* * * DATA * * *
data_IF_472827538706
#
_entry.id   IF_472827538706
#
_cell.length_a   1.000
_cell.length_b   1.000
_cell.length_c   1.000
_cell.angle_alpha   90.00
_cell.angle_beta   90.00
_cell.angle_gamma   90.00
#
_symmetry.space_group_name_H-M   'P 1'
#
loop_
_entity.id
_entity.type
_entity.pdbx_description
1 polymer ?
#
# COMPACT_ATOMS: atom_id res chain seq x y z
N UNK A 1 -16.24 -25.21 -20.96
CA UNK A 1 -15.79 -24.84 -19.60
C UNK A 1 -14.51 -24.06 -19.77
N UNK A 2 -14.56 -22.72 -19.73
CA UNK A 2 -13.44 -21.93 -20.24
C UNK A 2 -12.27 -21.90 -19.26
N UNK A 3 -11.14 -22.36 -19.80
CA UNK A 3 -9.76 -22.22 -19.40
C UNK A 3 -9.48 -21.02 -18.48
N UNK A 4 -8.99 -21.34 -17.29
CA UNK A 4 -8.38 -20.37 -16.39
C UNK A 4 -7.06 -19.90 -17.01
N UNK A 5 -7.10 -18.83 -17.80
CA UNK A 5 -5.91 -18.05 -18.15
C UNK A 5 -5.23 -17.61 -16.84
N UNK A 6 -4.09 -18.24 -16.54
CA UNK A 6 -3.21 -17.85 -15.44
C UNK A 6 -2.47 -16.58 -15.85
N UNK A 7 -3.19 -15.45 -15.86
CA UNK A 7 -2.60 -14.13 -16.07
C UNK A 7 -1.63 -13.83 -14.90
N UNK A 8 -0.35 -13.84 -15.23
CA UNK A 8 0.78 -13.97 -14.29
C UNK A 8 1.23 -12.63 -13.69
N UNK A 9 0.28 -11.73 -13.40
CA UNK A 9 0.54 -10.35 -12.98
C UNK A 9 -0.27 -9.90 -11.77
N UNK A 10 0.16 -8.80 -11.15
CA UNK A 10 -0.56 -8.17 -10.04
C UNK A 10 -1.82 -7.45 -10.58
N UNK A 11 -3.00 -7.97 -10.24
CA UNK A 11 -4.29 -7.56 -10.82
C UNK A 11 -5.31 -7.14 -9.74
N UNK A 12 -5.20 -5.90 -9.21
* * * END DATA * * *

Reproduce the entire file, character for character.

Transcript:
data_IF_472827538706
#
_entry.id   IF_472827538706
#
_cell.length_a   1.000
_cell.length_b   1.000
_cell.length_c   1.000
_cell.angle_alpha   90.00
_cell.angle_beta   90.00
_cell.angle_gamma   90.00
#
_symmetry.space_group_name_H-M   'P 1'
#
loop_
_entity.id
_entity.type
_entity.pdbx_description
1 polymer ?
#
# COMPACT_ATOMS: atom_id res chain seq x y z
N UNK A 1 -16.24 -25.21 -20.96
CA UNK A 1 -15.79 -24.84 -19.60
C UNK A 1 -14.51 -24.06 -19.77
N UNK A 2 -14.56 -22.72 -19.73
CA UNK A 2 -13.44 -21.93 -20.24
C UNK A 2 -12.27 -21.90 -19.26
N UNK A 3 -11.14 -22.36 -19.80
CA UNK A 3 -9.76 -22.22 -19.40
C UNK A 3 -9.48 -21.02 -18.48
N UNK A 4 -8.99 -21.34 -17.29
CA UNK A 4 -8.38 -20.37 -16.39
C UNK A 4 -7.06 -19.90 -17.01
N UNK A 5 -7.10 -18.83 -17.80
CA UNK A 5 -5.91 -18.05 -18.15
C UNK A 5 -5.23 -17.61 -16.84
N UNK A 6 -4.09 -18.24 -16.54
CA UNK A 6 -3.21 -17.85 -15.44
C UNK A 6 -2.47 -16.58 -15.85
N UNK A 7 -3.19 -15.45 -15.86
CA UNK A 7 -2.60 -14.13 -16.07
C UNK A 7 -1.63 -13.83 -14.90
N UNK A 8 -0.35 -13.84 -15.23
CA UNK A 8 0.78 -13.97 -14.29
C UNK A 8 1.23 -12.63 -13.69
N UNK A 9 0.28 -11.73 -13.40
CA UNK A 9 0.54 -10.35 -12.98
C UNK A 9 -0.27 -9.90 -11.77
N UNK A 10 0.16 -8.80 -11.15
CA UNK A 10 -0.56 -8.17 -10.04
C UNK A 10 -1.82 -7.45 -10.58
N UNK A 11 -3.00 -7.97 -10.24
CA UNK A 11 -4.29 -7.56 -10.82
C UNK A 11 -5.31 -7.14 -9.74
N UNK A 12 -5.20 -5.90 -9.21